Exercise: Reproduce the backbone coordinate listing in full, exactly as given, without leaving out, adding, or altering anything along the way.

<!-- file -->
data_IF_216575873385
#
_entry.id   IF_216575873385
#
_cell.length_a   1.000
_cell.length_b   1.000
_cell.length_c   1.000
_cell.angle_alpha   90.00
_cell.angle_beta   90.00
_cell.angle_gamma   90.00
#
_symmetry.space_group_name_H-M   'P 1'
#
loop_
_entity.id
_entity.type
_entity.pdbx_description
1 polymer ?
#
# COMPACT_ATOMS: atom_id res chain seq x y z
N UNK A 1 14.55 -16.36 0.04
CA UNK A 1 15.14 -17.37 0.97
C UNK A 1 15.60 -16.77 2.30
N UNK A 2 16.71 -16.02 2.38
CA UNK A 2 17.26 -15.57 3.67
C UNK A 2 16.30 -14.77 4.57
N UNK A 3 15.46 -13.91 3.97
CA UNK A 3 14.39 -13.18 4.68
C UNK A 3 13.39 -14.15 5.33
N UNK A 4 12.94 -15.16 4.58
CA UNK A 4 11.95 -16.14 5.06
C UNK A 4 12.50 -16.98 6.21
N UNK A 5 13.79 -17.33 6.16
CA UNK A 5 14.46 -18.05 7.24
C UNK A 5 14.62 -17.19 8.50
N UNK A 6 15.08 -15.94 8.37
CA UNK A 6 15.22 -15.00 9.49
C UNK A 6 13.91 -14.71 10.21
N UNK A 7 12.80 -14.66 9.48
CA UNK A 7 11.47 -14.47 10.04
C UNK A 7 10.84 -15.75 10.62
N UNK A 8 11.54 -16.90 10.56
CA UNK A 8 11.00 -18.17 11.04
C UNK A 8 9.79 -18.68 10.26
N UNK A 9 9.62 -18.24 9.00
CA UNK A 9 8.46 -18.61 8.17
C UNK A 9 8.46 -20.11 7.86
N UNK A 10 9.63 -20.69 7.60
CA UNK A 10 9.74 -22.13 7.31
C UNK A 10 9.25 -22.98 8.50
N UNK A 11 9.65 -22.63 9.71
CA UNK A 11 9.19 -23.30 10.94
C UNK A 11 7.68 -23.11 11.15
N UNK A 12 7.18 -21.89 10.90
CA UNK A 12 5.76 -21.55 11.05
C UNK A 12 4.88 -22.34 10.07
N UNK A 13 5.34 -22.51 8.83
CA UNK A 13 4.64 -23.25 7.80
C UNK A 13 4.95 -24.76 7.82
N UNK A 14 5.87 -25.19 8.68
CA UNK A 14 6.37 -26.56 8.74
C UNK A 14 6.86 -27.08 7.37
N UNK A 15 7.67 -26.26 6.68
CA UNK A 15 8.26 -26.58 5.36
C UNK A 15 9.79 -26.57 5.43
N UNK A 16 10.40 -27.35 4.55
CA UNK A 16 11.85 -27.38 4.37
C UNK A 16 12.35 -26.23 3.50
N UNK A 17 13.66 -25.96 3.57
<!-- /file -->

data_IF_216575873385
#
_entry.id   IF_216575873385
#
_cell.length_a   1.000
_cell.length_b   1.000
_cell.length_c   1.000
_cell.angle_alpha   90.00
_cell.angle_beta   90.00
_cell.angle_gamma   90.00
#
_symmetry.space_group_name_H-M   'P 1'
#
loop_
_entity.id
_entity.type
_entity.pdbx_description
1 polymer ?
#
# COMPACT_ATOMS: atom_id res chain seq x y z
N UNK A 1 14.55 -16.36 0.04
CA UNK A 1 15.14 -17.37 0.97
C UNK A 1 15.60 -16.77 2.30
N UNK A 2 16.71 -16.02 2.38
CA UNK A 2 17.26 -15.57 3.67
C UNK A 2 16.30 -14.77 4.57
N UNK A 3 15.46 -13.91 3.97
CA UNK A 3 14.39 -13.18 4.68
C UNK A 3 13.39 -14.15 5.33
N UNK A 4 12.94 -15.16 4.58
CA UNK A 4 11.95 -16.14 5.06
C UNK A 4 12.50 -16.98 6.21
N UNK A 5 13.79 -17.33 6.16
CA UNK A 5 14.46 -18.05 7.24
C UNK A 5 14.62 -17.19 8.50
N UNK A 6 15.08 -15.94 8.37
CA UNK A 6 15.22 -15.00 9.49
C UNK A 6 13.91 -14.71 10.21
N UNK A 7 12.80 -14.66 9.48
CA UNK A 7 11.47 -14.47 10.04
C UNK A 7 10.84 -15.75 10.62
N UNK A 8 11.54 -16.90 10.56
CA UNK A 8 11.00 -18.17 11.04
C UNK A 8 9.79 -18.68 10.26
N UNK A 9 9.62 -18.24 9.00
CA UNK A 9 8.46 -18.61 8.17
C UNK A 9 8.46 -20.11 7.86
N UNK A 10 9.63 -20.69 7.60
CA UNK A 10 9.74 -22.13 7.31
C UNK A 10 9.25 -22.98 8.50
N UNK A 11 9.65 -22.63 9.71
CA UNK A 11 9.19 -23.30 10.94
C UNK A 11 7.68 -23.11 11.15
N UNK A 12 7.18 -21.89 10.90
CA UNK A 12 5.76 -21.55 11.05
C UNK A 12 4.88 -22.34 10.07
N UNK A 13 5.34 -22.51 8.83
CA UNK A 13 4.64 -23.25 7.80
C UNK A 13 4.95 -24.76 7.82
N UNK A 14 5.87 -25.19 8.68
CA UNK A 14 6.37 -26.56 8.74
C UNK A 14 6.86 -27.08 7.37
N UNK A 15 7.67 -26.26 6.68
CA UNK A 15 8.26 -26.58 5.36
C UNK A 15 9.79 -26.57 5.43
N UNK A 16 10.40 -27.35 4.55
CA UNK A 16 11.85 -27.38 4.37
C UNK A 16 12.35 -26.23 3.50
N UNK A 17 13.66 -25.96 3.57